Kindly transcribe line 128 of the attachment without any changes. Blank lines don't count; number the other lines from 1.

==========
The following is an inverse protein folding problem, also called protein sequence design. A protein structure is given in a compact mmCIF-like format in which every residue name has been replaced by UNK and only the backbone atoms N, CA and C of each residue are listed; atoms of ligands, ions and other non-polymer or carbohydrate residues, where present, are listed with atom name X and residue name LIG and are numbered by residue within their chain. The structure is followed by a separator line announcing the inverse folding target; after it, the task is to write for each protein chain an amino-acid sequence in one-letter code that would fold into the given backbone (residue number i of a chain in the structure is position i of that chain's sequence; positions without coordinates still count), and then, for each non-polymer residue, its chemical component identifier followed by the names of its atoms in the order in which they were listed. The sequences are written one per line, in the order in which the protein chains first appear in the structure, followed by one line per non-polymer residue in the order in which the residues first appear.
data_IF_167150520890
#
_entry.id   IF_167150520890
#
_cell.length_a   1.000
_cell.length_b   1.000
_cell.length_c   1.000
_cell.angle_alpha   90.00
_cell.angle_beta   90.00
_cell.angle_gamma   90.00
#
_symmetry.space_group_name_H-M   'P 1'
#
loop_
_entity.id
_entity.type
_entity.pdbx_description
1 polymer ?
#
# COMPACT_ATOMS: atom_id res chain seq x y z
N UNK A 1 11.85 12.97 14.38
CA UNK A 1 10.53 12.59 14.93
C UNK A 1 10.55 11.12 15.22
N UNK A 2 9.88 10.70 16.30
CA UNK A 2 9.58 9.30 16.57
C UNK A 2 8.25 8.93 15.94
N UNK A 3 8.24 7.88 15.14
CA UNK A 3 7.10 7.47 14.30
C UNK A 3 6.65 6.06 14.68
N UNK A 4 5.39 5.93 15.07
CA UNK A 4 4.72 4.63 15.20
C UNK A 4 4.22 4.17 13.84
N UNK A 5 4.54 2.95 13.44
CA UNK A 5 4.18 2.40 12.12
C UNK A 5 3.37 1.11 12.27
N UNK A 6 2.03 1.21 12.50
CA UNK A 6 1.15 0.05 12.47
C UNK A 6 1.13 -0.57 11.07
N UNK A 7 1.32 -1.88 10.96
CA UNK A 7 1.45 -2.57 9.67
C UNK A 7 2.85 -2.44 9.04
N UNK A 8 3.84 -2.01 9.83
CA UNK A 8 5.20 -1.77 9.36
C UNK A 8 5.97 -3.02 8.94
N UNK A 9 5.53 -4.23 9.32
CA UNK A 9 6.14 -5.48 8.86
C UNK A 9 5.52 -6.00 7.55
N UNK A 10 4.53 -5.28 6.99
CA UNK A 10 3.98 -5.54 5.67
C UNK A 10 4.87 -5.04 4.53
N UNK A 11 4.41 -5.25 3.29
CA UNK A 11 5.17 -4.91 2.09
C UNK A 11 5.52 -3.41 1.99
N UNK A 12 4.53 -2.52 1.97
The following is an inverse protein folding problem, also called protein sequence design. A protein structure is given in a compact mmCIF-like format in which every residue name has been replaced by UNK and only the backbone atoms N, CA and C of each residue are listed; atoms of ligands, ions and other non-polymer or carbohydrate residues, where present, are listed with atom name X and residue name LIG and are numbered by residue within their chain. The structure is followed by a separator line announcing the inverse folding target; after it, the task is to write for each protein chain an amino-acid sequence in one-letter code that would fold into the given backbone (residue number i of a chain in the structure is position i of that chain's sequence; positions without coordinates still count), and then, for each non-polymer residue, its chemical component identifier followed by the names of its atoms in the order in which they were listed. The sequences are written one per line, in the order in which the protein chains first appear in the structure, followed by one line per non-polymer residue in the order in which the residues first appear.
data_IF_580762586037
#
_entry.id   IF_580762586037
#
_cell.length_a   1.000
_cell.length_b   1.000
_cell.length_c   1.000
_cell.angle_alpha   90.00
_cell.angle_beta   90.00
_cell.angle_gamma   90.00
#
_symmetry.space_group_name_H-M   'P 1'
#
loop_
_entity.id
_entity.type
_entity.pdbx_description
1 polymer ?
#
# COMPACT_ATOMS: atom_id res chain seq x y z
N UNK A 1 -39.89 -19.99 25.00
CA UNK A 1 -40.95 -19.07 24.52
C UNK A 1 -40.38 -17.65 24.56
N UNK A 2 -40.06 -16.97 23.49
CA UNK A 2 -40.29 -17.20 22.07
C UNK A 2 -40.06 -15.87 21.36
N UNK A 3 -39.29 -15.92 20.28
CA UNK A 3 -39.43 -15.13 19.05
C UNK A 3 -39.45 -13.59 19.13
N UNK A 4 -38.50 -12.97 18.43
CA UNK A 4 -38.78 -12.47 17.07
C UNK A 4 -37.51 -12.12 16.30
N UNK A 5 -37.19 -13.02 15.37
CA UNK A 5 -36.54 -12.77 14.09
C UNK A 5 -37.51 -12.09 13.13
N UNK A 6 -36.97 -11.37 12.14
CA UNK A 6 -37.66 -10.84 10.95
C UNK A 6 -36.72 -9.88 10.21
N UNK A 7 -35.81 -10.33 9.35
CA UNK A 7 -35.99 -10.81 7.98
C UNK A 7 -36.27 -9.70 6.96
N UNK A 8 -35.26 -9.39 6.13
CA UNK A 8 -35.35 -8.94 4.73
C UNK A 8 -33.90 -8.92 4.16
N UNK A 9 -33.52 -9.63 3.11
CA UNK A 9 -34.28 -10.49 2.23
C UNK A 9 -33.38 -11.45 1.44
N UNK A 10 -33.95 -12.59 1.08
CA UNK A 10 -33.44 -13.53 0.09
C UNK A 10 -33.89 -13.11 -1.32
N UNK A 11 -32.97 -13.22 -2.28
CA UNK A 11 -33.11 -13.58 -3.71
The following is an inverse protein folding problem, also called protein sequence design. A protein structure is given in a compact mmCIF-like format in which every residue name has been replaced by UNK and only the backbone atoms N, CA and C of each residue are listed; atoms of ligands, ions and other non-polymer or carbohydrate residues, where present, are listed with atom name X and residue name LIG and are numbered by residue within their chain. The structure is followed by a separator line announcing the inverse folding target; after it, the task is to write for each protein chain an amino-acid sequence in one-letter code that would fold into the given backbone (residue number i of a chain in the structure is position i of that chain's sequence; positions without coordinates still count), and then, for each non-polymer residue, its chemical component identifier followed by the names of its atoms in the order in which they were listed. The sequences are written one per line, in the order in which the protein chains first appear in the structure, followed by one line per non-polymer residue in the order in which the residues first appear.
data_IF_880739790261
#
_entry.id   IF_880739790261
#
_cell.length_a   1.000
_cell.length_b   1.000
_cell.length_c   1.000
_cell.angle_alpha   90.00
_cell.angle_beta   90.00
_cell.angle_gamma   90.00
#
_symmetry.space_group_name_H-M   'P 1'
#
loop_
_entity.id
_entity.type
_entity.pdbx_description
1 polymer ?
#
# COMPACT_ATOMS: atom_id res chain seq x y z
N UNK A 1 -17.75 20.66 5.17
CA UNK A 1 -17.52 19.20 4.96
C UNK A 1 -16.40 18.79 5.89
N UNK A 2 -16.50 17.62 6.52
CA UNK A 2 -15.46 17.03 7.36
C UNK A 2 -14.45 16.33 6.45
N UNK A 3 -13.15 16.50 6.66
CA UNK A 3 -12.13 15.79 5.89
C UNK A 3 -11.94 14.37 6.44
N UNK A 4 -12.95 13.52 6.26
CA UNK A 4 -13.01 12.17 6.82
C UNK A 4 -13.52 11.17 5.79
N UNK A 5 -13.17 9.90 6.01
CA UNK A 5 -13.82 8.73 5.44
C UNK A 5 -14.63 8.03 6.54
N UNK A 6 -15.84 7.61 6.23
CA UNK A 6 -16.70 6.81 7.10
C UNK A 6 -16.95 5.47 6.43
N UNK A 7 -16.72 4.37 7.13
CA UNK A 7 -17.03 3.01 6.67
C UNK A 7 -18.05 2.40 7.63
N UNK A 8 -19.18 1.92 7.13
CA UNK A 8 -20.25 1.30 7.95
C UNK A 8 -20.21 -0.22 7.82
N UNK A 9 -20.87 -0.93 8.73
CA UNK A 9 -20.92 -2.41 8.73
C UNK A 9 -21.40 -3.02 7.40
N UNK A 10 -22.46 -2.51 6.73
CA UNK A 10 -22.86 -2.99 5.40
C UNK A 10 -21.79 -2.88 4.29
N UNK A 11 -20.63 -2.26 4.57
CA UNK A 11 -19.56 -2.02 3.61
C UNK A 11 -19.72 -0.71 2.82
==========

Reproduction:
#